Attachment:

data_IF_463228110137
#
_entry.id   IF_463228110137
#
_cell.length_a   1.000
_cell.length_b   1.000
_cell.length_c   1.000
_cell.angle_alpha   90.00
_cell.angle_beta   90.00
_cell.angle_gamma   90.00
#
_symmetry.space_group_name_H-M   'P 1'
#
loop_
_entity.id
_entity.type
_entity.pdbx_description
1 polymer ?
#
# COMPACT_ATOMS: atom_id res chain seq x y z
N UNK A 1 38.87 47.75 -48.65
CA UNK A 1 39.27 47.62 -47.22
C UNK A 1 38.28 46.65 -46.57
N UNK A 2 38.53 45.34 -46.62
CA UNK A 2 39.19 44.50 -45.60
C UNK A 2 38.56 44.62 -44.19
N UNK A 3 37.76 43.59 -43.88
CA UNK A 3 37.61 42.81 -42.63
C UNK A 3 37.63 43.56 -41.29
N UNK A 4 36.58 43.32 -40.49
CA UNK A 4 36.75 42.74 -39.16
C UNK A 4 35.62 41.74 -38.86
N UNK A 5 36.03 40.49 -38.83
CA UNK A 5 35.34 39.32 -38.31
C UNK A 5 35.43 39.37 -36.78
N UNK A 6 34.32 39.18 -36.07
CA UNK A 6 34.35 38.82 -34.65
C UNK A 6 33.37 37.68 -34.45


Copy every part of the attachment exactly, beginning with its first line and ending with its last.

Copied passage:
data_IF_463228110137
#
_entry.id   IF_463228110137
#
_cell.length_a   1.000
_cell.length_b   1.000
_cell.length_c   1.000
_cell.angle_alpha   90.00
_cell.angle_beta   90.00
_cell.angle_gamma   90.00
#
_symmetry.space_group_name_H-M   'P 1'
#
loop_
_entity.id
_entity.type
_entity.pdbx_description
1 polymer ?
#
# COMPACT_ATOMS: atom_id res chain seq x y z
N UNK A 1 38.87 47.75 -48.65
CA UNK A 1 39.27 47.62 -47.22
C UNK A 1 38.28 46.65 -46.57
N UNK A 2 38.53 45.34 -46.62
CA UNK A 2 39.19 44.50 -45.60
C UNK A 2 38.56 44.62 -44.19
N UNK A 3 37.76 43.59 -43.88
CA UNK A 3 37.61 42.81 -42.63
C UNK A 3 37.63 43.56 -41.29
N UNK A 4 36.58 43.32 -40.49
CA UNK A 4 36.75 42.74 -39.16
C UNK A 4 35.62 41.74 -38.86
N UNK A 5 36.03 40.49 -38.83
CA UNK A 5 35.34 39.32 -38.31
C UNK A 5 35.43 39.37 -36.78
N UNK A 6 34.32 39.18 -36.07
CA UNK A 6 34.35 38.82 -34.65
C UNK A 6 33.37 37.68 -34.45